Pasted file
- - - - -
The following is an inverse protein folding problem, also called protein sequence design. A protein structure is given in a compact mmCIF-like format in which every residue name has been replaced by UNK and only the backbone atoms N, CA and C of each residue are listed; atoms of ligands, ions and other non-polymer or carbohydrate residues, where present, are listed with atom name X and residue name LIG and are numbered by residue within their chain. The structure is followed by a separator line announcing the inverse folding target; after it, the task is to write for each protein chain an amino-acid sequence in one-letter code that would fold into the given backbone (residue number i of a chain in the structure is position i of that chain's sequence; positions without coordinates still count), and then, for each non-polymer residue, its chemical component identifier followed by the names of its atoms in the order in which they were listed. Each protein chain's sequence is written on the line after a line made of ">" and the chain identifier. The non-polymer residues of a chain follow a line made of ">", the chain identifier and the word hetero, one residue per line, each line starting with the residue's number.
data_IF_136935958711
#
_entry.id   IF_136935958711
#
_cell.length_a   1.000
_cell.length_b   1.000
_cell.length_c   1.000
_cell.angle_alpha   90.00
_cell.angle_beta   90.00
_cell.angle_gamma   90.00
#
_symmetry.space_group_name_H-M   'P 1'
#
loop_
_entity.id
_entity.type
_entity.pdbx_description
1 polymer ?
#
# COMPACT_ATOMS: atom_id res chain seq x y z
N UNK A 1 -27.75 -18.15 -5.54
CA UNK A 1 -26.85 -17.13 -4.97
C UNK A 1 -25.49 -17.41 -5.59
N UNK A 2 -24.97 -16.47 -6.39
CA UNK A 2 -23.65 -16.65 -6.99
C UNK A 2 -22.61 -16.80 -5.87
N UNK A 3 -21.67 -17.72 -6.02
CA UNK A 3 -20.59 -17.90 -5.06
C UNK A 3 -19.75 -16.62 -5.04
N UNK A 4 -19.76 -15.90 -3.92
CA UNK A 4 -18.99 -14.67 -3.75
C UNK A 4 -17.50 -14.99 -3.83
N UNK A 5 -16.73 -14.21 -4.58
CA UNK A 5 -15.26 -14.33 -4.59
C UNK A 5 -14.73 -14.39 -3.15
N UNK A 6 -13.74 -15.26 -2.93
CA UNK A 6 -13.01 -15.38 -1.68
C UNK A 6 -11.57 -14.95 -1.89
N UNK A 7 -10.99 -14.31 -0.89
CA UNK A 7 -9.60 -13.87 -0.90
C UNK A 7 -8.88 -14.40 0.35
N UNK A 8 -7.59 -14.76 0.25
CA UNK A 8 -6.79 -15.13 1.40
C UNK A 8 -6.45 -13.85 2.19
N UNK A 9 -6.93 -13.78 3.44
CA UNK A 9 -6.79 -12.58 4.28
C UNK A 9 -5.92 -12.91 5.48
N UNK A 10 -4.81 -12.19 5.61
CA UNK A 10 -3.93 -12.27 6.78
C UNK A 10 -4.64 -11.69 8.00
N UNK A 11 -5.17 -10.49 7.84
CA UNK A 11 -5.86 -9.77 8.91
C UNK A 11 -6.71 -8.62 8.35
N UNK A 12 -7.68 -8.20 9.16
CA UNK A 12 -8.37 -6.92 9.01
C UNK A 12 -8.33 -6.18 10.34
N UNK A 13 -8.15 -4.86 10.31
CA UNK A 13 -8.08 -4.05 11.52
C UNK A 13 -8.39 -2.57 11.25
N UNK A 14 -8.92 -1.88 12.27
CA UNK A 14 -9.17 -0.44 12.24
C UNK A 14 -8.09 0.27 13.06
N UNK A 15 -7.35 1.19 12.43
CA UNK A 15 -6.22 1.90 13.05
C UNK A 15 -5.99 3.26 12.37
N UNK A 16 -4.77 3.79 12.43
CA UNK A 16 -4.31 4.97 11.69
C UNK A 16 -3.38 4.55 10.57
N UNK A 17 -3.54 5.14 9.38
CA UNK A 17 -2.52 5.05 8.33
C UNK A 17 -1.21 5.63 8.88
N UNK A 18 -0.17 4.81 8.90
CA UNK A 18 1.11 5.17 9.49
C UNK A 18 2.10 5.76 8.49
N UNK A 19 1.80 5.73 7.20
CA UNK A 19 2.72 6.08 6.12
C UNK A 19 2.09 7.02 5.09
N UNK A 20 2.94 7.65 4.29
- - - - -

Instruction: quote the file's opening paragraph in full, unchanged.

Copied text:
The following is an inverse protein folding problem, also called protein sequence design. A protein structure is given in a compact mmCIF-like format in which every residue name has been replaced by UNK and only the backbone atoms N, CA and C of each residue are listed; atoms of ligands, ions and other non-polymer or carbohydrate residues, where present, are listed with atom name X and residue name LIG and are numbered by residue within their chain. The structure is followed by a separator line announcing the inverse folding target; after it, the task is to write for each protein chain an amino-acid sequence in one-letter code that would fold into the given backbone (residue number i of a chain in the structure is position i of that chain's sequence; positions without coordinates still count), and then, for each non-polymer residue, its chemical component identifier followed by the names of its atoms in the order in which they were listed. Each protein chain's sequence is written on the line after a line made of ">" and the chain identifier. The non-polymer residues of a chain follow a line made of ">", the chain identifier and the word hetero, one residue per line, each line starting with the residue's number.